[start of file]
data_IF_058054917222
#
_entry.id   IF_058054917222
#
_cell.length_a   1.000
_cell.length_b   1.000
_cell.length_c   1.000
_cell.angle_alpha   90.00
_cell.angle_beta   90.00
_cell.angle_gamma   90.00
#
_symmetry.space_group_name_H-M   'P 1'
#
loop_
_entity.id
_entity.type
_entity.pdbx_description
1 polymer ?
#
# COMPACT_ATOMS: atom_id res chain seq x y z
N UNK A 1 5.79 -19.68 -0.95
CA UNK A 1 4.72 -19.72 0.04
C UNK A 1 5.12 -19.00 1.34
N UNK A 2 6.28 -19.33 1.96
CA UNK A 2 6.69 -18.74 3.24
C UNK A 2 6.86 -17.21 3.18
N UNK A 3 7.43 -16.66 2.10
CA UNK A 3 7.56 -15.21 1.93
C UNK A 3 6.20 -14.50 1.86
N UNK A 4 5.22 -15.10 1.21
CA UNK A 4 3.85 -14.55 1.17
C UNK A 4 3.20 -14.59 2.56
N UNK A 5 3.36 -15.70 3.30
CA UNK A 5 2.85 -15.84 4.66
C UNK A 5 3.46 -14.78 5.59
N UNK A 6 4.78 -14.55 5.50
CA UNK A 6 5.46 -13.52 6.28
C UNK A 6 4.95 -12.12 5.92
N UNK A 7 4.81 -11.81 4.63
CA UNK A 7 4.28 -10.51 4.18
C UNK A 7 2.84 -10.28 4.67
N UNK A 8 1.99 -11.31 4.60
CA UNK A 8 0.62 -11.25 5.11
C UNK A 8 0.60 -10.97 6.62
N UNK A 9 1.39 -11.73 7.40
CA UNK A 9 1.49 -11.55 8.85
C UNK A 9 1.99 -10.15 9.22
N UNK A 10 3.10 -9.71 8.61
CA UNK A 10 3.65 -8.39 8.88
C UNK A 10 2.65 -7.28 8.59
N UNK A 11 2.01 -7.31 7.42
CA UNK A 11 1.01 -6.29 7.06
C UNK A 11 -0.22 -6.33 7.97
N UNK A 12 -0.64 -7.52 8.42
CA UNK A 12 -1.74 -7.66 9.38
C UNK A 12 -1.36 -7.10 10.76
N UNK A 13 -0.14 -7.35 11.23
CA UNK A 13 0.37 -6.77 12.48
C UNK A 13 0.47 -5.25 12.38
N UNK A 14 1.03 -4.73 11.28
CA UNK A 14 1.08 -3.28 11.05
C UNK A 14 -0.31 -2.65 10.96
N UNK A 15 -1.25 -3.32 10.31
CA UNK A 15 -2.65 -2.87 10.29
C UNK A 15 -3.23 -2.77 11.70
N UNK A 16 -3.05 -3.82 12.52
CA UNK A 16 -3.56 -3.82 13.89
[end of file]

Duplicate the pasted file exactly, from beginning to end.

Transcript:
data_IF_058054917222
#
_entry.id   IF_058054917222
#
_cell.length_a   1.000
_cell.length_b   1.000
_cell.length_c   1.000
_cell.angle_alpha   90.00
_cell.angle_beta   90.00
_cell.angle_gamma   90.00
#
_symmetry.space_group_name_H-M   'P 1'
#
loop_
_entity.id
_entity.type
_entity.pdbx_description
1 polymer ?
#
# COMPACT_ATOMS: atom_id res chain seq x y z
N UNK A 1 5.79 -19.68 -0.95
CA UNK A 1 4.72 -19.72 0.04
C UNK A 1 5.12 -19.00 1.34
N UNK A 2 6.28 -19.33 1.96
CA UNK A 2 6.69 -18.74 3.24
C UNK A 2 6.86 -17.21 3.18
N UNK A 3 7.43 -16.66 2.10
CA UNK A 3 7.56 -15.21 1.93
C UNK A 3 6.20 -14.50 1.86
N UNK A 4 5.22 -15.10 1.21
CA UNK A 4 3.85 -14.55 1.17
C UNK A 4 3.20 -14.59 2.56
N UNK A 5 3.36 -15.70 3.30
CA UNK A 5 2.85 -15.84 4.66
C UNK A 5 3.46 -14.78 5.59
N UNK A 6 4.78 -14.55 5.50
CA UNK A 6 5.46 -13.52 6.28
C UNK A 6 4.95 -12.12 5.92
N UNK A 7 4.81 -11.81 4.63
CA UNK A 7 4.28 -10.51 4.18
C UNK A 7 2.84 -10.28 4.67
N UNK A 8 1.99 -11.31 4.60
CA UNK A 8 0.62 -11.25 5.11
C UNK A 8 0.60 -10.97 6.62
N UNK A 9 1.39 -11.73 7.40
CA UNK A 9 1.49 -11.55 8.85
C UNK A 9 1.99 -10.15 9.22
N UNK A 10 3.10 -9.71 8.61
CA UNK A 10 3.65 -8.39 8.88
C UNK A 10 2.65 -7.28 8.59
N UNK A 11 2.01 -7.31 7.42
CA UNK A 11 1.01 -6.29 7.06
C UNK A 11 -0.22 -6.33 7.97
N UNK A 12 -0.64 -7.52 8.42
CA UNK A 12 -1.74 -7.66 9.38
C UNK A 12 -1.36 -7.10 10.76
N UNK A 13 -0.14 -7.35 11.23
CA UNK A 13 0.37 -6.77 12.48
C UNK A 13 0.47 -5.25 12.38
N UNK A 14 1.03 -4.73 11.28
CA UNK A 14 1.08 -3.28 11.05
C UNK A 14 -0.31 -2.65 10.96
N UNK A 15 -1.25 -3.32 10.31
CA UNK A 15 -2.65 -2.87 10.29
C UNK A 15 -3.23 -2.77 11.70
N UNK A 16 -3.05 -3.82 12.52
CA UNK A 16 -3.56 -3.82 13.89